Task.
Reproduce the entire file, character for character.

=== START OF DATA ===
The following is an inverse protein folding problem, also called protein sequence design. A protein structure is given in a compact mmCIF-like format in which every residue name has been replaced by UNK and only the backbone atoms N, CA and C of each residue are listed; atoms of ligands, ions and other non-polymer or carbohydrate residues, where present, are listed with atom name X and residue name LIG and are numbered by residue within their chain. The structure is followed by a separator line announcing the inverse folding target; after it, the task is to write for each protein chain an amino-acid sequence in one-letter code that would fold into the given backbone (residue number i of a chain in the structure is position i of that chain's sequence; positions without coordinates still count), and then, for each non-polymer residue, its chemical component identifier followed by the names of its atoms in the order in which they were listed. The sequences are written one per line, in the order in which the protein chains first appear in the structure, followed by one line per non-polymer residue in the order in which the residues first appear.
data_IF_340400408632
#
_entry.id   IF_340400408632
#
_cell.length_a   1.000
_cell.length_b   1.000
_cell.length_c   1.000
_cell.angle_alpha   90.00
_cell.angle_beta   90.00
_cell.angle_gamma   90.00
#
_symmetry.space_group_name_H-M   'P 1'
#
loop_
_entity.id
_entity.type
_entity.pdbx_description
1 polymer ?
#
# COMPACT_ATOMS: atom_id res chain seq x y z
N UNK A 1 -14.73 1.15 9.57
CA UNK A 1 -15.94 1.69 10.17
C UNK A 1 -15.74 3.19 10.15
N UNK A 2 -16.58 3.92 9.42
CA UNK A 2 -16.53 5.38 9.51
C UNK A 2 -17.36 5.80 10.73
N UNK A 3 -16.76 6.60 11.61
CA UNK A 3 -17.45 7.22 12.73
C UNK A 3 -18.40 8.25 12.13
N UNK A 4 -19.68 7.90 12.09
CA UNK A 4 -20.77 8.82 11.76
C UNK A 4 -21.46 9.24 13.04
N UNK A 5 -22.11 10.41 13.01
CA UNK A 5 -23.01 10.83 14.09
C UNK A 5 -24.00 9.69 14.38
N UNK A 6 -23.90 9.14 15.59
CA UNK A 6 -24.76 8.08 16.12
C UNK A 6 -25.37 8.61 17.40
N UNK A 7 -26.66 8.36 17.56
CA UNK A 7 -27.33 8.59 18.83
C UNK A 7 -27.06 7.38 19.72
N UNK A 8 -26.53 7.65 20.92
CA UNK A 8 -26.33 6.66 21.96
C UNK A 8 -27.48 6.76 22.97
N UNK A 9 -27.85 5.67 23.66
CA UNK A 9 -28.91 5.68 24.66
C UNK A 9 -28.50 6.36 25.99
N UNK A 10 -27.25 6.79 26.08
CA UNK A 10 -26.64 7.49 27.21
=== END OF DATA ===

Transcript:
The following is an inverse protein folding problem, also called protein sequence design. A protein structure is given in a compact mmCIF-like format in which every residue name has been replaced by UNK and only the backbone atoms N, CA and C of each residue are listed; atoms of ligands, ions and other non-polymer or carbohydrate residues, where present, are listed with atom name X and residue name LIG and are numbered by residue within their chain. The structure is followed by a separator line announcing the inverse folding target; after it, the task is to write for each protein chain an amino-acid sequence in one-letter code that would fold into the given backbone (residue number i of a chain in the structure is position i of that chain's sequence; positions without coordinates still count), and then, for each non-polymer residue, its chemical component identifier followed by the names of its atoms in the order in which they were listed. The sequences are written one per line, in the order in which the protein chains first appear in the structure, followed by one line per non-polymer residue in the order in which the residues first appear.
data_IF_340400408632
#
_entry.id   IF_340400408632
#
_cell.length_a   1.000
_cell.length_b   1.000
_cell.length_c   1.000
_cell.angle_alpha   90.00
_cell.angle_beta   90.00
_cell.angle_gamma   90.00
#
_symmetry.space_group_name_H-M   'P 1'
#
loop_
_entity.id
_entity.type
_entity.pdbx_description
1 polymer ?
#
# COMPACT_ATOMS: atom_id res chain seq x y z
N UNK A 1 -14.73 1.15 9.57
CA UNK A 1 -15.94 1.69 10.17
C UNK A 1 -15.74 3.19 10.15
N UNK A 2 -16.58 3.92 9.42
CA UNK A 2 -16.53 5.38 9.51
C UNK A 2 -17.36 5.80 10.73
N UNK A 3 -16.76 6.60 11.61
CA UNK A 3 -17.45 7.22 12.73
C UNK A 3 -18.40 8.25 12.13
N UNK A 4 -19.68 7.90 12.09
CA UNK A 4 -20.77 8.82 11.76
C UNK A 4 -21.46 9.24 13.04
N UNK A 5 -22.11 10.41 13.01
CA UNK A 5 -23.01 10.83 14.09
C UNK A 5 -24.00 9.69 14.38
N UNK A 6 -23.90 9.14 15.59
CA UNK A 6 -24.76 8.08 16.12
C UNK A 6 -25.37 8.61 17.40
N UNK A 7 -26.66 8.36 17.56
CA UNK A 7 -27.33 8.59 18.83
C UNK A 7 -27.06 7.38 19.72
N UNK A 8 -26.53 7.65 20.92
CA UNK A 8 -26.33 6.66 21.96
C UNK A 8 -27.48 6.76 22.97
N UNK A 9 -27.85 5.67 23.66
CA UNK A 9 -28.91 5.68 24.66
C UNK A 9 -28.50 6.36 25.99
N UNK A 10 -27.25 6.79 26.08
CA UNK A 10 -26.64 7.49 27.21